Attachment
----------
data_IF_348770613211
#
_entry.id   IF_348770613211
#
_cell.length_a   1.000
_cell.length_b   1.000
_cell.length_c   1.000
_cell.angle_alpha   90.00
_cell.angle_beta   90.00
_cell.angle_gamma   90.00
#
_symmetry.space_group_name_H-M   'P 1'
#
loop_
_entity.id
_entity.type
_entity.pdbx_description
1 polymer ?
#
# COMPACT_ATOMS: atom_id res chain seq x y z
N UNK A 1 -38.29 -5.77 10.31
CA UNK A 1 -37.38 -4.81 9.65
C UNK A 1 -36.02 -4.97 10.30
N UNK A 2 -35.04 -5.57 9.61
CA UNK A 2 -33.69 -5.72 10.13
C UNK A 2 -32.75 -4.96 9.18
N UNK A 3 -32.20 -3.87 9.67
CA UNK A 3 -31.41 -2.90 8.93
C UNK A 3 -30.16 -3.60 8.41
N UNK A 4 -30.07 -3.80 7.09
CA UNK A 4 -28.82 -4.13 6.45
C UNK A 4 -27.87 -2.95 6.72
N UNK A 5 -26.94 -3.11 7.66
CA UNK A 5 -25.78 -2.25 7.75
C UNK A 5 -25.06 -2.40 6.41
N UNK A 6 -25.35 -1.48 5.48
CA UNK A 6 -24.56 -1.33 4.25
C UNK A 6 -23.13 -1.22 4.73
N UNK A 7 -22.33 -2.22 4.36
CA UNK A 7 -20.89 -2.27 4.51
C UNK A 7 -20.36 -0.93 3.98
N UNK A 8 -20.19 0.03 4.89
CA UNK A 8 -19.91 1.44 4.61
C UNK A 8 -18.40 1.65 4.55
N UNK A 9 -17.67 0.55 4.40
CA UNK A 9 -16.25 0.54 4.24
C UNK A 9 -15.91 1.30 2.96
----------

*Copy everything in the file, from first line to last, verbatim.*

data_IF_348770613211
#
_entry.id   IF_348770613211
#
_cell.length_a   1.000
_cell.length_b   1.000
_cell.length_c   1.000
_cell.angle_alpha   90.00
_cell.angle_beta   90.00
_cell.angle_gamma   90.00
#
_symmetry.space_group_name_H-M   'P 1'
#
loop_
_entity.id
_entity.type
_entity.pdbx_description
1 polymer ?
#
# COMPACT_ATOMS: atom_id res chain seq x y z
N UNK A 1 -38.29 -5.77 10.31
CA UNK A 1 -37.38 -4.81 9.65
C UNK A 1 -36.02 -4.97 10.30
N UNK A 2 -35.04 -5.57 9.61
CA UNK A 2 -33.69 -5.72 10.13
C UNK A 2 -32.75 -4.96 9.18
N UNK A 3 -32.20 -3.87 9.67
CA UNK A 3 -31.41 -2.90 8.93
C UNK A 3 -30.16 -3.60 8.41
N UNK A 4 -30.07 -3.80 7.09
CA UNK A 4 -28.82 -4.13 6.45
C UNK A 4 -27.87 -2.95 6.72
N UNK A 5 -26.94 -3.11 7.66
CA UNK A 5 -25.78 -2.25 7.75
C UNK A 5 -25.06 -2.40 6.41
N UNK A 6 -25.35 -1.48 5.48
CA UNK A 6 -24.56 -1.33 4.25
C UNK A 6 -23.13 -1.22 4.73
N UNK A 7 -22.33 -2.22 4.36
CA UNK A 7 -20.89 -2.27 4.51
C UNK A 7 -20.36 -0.93 3.98
N UNK A 8 -20.19 0.03 4.89
CA UNK A 8 -19.91 1.44 4.61
C UNK A 8 -18.40 1.65 4.55
N UNK A 9 -17.67 0.55 4.40
CA UNK A 9 -16.25 0.54 4.24
C UNK A 9 -15.91 1.30 2.96